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The Night Sky in December

Nature volume 158, page 785 (30 November 1946) | Download Citation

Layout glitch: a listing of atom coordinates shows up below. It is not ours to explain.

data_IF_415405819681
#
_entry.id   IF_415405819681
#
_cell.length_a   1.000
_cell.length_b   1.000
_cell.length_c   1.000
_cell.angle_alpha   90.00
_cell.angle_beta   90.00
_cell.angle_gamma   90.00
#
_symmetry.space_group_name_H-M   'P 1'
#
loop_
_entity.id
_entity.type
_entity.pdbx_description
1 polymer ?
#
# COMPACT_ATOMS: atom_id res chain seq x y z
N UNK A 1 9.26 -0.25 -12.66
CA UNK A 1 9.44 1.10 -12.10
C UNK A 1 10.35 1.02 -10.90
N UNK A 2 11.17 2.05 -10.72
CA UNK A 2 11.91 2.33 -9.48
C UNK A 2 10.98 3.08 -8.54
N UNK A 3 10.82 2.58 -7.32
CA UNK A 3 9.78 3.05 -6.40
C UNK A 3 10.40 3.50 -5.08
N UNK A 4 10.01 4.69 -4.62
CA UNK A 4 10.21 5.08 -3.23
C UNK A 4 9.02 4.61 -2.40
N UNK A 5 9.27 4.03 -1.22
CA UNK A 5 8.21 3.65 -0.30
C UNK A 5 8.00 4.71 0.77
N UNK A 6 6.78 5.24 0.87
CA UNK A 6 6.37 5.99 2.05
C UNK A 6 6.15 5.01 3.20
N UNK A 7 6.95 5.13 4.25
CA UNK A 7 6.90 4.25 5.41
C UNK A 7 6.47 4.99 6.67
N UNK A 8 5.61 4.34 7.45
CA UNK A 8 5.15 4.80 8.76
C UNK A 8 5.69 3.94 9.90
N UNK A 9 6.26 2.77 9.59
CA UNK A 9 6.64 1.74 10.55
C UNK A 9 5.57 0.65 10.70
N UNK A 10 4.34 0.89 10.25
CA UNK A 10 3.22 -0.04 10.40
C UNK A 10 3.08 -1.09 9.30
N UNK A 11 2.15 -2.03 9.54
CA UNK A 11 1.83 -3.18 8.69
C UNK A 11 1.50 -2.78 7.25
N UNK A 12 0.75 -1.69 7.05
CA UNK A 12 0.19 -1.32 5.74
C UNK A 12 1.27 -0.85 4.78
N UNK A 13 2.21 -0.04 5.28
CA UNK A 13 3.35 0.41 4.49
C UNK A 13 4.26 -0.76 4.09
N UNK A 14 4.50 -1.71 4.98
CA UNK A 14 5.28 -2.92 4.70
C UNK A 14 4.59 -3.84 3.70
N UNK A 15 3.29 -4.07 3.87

FULL moon occurs on Dec. 8d. 17h. 52m., U.T., and new moon on Dec. 23d. 13h. 06m. The following conjunction with the moon take place: Dec. 12d. 04h. Sateam 4° S.; Dec. 19d. 21h., Jupiter 1° S.; Dec. 20d. 02h., Venus 1° N.; Dec. 21d. 22h., Mercury 0.8°N. Mercury is a morning star, rising at 6h. on Dec. 1 and 7h. 20m. on Dec. 31, and attains its greatest westerly elongation on Dec. 9. Venus is conspicuous in the morning hours, rising at 5h. 54m., 4h. 50m. and 4h. 23m. at the beginning, middle and end of the month respectively. During this period its stellar magnitude varies between —4 and —4.3. The planet attains its greatest brilliance on Dec. 23 when its stellar magnitude is about —4.4. Mars is too close to the sun for favourable observation throughout the month. Jupiter, a morning star, rises at 5h. 28m., 4h. 50m. and 4h. 05m. at the beginning, middle and end of the month respectively. ThV stellar magnitude of Jupiter remains nearly —1.3 throughout December. Saturn can be seen during most of the night, rising at 20h. 28m., 19h. 30m. and 18h. 21m. on Dec. 1, 15 and 31 respectively. It is easily recognized as it is close to the star δ Cancris and cannot be mistaken for a star owing to the absence of twinkling. The following occultations of stars brighter than magnitude 6 take place in December: Dec. 1d. 18h. 36.0m., 69 Aqar. (D); Dec. 11d. 02h. 31.2m., 181 B.Gemi. (R); Dec. 11d. 04h. 13.6m., ϰ Gemi. (D); Dec. 11d. 05h. 14.3m., ϰ Gemi. (R); Dec. 13d. 23h. 27.7m., 46 Leon. (R). D and R refer to disappearance and reappearance respectively, and the latitude of Greenwich is assumed. Winter solstice is on Dec. 22d. 11h.

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